7.) Use CellTropin 2-3 times a day to support your pituitary, endocrine and immune systems. This is the sublingual homeopathic spray designed by Dr. Dennis to support the endocrine and pituitary systems. The spray can be used every day and in conjunction with other medications to address hormone dysregulation—a MAJOR issue for mold sufferers. The endocrine system’s hypothalamus and pituitary work together to monitor hormone levels and send signals to the glands to either make more or make or less of the hormones that regulate the body’s physiology. This communication system is complex and exquisitely, tightly managed. When mold toxins interfere, signaling is disrupted and hormone production slows and sometimes halts. CellTropin introduces Pituitary factors 3x, 6x, 12x, and 30x to normalize the hormone deficiencies, L-Arginine to support improved circulation, and astragalus root to decrease the DNA damage inherent with toxic exposures. To learn more about CellTropin, click HERE. The bottom line is that it encourages healing at the cellular level. Consistent use will help to rebalance the hormones that you lack to be able to sleep.
8.) Choose to ONLY use supplements that encourage your natural sleep cycle, rather than OTC sleep aids, or highly additive prescription sleep aids. At this point, everything you take should be to replenish depleted levels and depleted production to restore homeostasis and an optimal environment for healing and health. The truth is that you probably NEED some supplements right now. Your body is lacking and not assimilating nutrients and vitamins/minerals efficiently when you are mold toxic—your cells are holding onto the toxins and essentially dumping everything else. I am also of the belief that you do not need to add fuel to the inflammation fire right now. If at all possible, eschewing prescription sleep aids or OTC remedies containing diphenhydramine, like Benadryl is advisable. Diphenhydramine is an anticholinergic drug, which means it blocks activity of a brain chemical called acetylcholine, which plays a role in muscle activation and also in brain functions like alertness, learning and memory. It can also cause constipation and inhibit detox. Prescription sleep aids have been linked to increased cancer risk, mortality, depression, and anxiety. You don’t need that heaped onto you with all you are dealing with right now. Plus, and to me this is the most important reason for not using them, none of those sleep aids address “why you aren’t sleeping,” so are temporary aids and not helpful solutions.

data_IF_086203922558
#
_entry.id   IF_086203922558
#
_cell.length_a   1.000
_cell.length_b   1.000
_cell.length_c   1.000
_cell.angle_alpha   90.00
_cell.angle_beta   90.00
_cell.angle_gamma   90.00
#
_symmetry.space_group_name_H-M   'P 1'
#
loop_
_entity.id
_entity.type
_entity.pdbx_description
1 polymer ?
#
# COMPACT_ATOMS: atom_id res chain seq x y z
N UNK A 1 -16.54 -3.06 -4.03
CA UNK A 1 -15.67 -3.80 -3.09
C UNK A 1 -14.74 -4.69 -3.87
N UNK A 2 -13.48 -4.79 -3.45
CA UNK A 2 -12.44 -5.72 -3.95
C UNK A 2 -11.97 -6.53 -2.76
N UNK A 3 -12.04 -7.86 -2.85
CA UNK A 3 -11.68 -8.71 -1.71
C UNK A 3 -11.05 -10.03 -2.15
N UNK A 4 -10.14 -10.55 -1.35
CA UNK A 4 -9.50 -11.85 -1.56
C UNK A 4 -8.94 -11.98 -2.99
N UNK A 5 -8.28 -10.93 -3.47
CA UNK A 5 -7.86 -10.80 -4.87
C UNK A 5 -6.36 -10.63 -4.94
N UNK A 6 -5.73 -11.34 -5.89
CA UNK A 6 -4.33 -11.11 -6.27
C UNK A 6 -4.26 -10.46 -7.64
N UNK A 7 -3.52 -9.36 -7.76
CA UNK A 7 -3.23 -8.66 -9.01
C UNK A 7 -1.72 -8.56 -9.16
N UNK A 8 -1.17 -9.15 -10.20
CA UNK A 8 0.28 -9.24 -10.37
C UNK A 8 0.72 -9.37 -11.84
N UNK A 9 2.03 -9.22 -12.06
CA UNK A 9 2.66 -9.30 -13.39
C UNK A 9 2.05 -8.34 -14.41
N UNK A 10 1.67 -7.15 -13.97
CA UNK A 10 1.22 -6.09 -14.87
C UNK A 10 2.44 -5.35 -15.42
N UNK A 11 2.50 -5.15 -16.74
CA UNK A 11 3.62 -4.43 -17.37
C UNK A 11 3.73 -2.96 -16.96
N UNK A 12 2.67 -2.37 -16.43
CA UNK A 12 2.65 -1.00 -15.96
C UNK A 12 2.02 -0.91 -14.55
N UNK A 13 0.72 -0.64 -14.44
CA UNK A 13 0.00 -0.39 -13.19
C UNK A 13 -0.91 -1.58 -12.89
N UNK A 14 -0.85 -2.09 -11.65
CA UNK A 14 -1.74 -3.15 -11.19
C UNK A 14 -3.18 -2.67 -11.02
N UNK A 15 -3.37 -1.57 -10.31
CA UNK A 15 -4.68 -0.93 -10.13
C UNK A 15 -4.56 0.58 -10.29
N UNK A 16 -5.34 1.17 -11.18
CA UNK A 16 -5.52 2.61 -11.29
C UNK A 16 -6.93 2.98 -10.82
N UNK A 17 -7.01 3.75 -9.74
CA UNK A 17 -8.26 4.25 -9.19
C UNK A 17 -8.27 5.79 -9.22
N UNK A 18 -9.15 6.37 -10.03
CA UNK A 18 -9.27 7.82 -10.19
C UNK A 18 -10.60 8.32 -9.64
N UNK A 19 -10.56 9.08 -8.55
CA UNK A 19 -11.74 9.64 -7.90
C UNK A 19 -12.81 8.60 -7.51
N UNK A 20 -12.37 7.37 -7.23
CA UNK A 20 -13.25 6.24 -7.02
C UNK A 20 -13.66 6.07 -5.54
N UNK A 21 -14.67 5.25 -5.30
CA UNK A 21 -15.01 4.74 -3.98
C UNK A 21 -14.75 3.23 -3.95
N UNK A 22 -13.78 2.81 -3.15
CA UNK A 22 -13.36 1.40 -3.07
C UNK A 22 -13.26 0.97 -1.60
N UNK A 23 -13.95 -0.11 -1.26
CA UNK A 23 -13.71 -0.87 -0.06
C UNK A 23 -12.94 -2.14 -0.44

Here are some supplements that I recommend specifically for helping with sleep:
(Disclaimer: I am not a doctor. This is not medical advice, nor am I making promises that these supplements will work for you. Please go over any supplements you wish to take with your own trusted medical authority to make decisions about your health. Drug interactions with some supplements can occur, so only take )